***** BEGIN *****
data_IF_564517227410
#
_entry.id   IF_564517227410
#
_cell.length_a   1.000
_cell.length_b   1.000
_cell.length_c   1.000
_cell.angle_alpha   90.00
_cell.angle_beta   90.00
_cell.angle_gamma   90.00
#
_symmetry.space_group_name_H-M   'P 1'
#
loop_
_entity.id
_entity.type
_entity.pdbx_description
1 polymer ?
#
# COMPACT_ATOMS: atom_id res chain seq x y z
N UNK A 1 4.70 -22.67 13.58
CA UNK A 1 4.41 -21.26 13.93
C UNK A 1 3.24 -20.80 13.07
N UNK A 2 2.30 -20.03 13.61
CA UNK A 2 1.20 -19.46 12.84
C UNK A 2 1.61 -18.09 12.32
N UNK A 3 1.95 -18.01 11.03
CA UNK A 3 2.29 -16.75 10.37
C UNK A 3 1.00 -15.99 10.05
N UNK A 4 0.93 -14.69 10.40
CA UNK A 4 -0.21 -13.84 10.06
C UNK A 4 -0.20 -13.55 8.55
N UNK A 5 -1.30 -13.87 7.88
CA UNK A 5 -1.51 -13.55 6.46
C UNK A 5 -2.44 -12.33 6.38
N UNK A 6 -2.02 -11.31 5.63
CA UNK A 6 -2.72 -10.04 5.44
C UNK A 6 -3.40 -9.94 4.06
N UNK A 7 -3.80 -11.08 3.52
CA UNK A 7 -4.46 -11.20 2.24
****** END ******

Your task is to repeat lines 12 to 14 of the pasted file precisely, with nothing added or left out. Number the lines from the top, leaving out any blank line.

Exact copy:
_symmetry.space_group_name_H-M   'P 1'
#
loop_